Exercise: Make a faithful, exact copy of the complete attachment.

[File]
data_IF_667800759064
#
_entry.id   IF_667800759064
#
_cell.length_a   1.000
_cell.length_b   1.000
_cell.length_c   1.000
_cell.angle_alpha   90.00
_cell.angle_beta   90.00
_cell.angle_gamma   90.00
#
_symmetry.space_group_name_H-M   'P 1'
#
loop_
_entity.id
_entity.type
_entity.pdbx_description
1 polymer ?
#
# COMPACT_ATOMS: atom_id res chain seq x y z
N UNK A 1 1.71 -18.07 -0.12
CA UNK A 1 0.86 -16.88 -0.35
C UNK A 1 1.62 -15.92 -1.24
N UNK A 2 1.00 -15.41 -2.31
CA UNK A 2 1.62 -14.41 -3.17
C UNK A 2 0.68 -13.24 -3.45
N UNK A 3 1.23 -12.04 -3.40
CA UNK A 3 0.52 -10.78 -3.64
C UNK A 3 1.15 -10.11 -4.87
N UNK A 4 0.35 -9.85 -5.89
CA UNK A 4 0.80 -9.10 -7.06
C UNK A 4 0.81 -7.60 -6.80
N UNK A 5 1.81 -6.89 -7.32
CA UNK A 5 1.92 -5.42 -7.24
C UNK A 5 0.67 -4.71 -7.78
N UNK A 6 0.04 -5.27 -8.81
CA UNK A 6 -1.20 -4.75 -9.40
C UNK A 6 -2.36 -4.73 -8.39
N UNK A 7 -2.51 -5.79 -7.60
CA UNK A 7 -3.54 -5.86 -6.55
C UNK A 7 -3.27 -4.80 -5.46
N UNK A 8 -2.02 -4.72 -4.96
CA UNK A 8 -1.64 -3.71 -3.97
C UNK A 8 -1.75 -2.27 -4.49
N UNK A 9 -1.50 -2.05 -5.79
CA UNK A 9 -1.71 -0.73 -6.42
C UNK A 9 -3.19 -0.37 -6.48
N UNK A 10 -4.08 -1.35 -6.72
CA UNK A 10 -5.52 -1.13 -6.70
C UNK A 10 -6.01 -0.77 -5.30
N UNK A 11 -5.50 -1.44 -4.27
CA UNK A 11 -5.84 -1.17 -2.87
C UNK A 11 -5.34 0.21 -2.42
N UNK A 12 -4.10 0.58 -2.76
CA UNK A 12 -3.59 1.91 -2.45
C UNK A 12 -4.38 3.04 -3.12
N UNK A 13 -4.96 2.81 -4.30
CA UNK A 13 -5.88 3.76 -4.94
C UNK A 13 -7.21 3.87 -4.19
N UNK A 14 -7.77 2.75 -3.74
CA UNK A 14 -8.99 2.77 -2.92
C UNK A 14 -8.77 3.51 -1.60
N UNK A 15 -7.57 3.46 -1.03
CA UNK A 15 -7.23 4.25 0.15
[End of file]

data_IF_667800759064
#
_entry.id   IF_667800759064
#
_cell.length_a   1.000
_cell.length_b   1.000
_cell.length_c   1.000
_cell.angle_alpha   90.00
_cell.angle_beta   90.00
_cell.angle_gamma   90.00
#
_symmetry.space_group_name_H-M   'P 1'
#
loop_
_entity.id
_entity.type
_entity.pdbx_description
1 polymer ?
#
# COMPACT_ATOMS: atom_id res chain seq x y z
N UNK A 1 1.71 -18.07 -0.12
CA UNK A 1 0.86 -16.88 -0.35
C UNK A 1 1.62 -15.92 -1.24
N UNK A 2 1.00 -15.41 -2.31
CA UNK A 2 1.62 -14.41 -3.17
C UNK A 2 0.68 -13.24 -3.45
N UNK A 3 1.23 -12.04 -3.40
CA UNK A 3 0.52 -10.78 -3.64
C UNK A 3 1.15 -10.11 -4.87
N UNK A 4 0.35 -9.85 -5.89
CA UNK A 4 0.80 -9.10 -7.06
C UNK A 4 0.81 -7.60 -6.80
N UNK A 5 1.81 -6.89 -7.32
CA UNK A 5 1.92 -5.42 -7.24
C UNK A 5 0.67 -4.71 -7.78
N UNK A 6 0.04 -5.27 -8.81
CA UNK A 6 -1.20 -4.75 -9.40
C UNK A 6 -2.36 -4.73 -8.39
N UNK A 7 -2.51 -5.79 -7.60
CA UNK A 7 -3.54 -5.86 -6.55
C UNK A 7 -3.27 -4.80 -5.46
N UNK A 8 -2.02 -4.72 -4.96
CA UNK A 8 -1.64 -3.71 -3.97
C UNK A 8 -1.75 -2.27 -4.49
N UNK A 9 -1.50 -2.05 -5.79
CA UNK A 9 -1.71 -0.73 -6.42
C UNK A 9 -3.19 -0.37 -6.48
N UNK A 10 -4.08 -1.35 -6.72
CA UNK A 10 -5.52 -1.13 -6.70
C UNK A 10 -6.01 -0.77 -5.30
N UNK A 11 -5.50 -1.44 -4.27
CA UNK A 11 -5.84 -1.17 -2.87
C UNK A 11 -5.34 0.21 -2.42
N UNK A 12 -4.10 0.58 -2.76
CA UNK A 12 -3.59 1.91 -2.45
C UNK A 12 -4.38 3.04 -3.12
N UNK A 13 -4.96 2.81 -4.30
CA UNK A 13 -5.88 3.76 -4.94
C UNK A 13 -7.21 3.87 -4.19
N UNK A 14 -7.77 2.75 -3.74
CA UNK A 14 -8.99 2.77 -2.92
C UNK A 14 -8.77 3.51 -1.60
N UNK A 15 -7.57 3.46 -1.03
CA UNK A 15 -7.23 4.25 0.15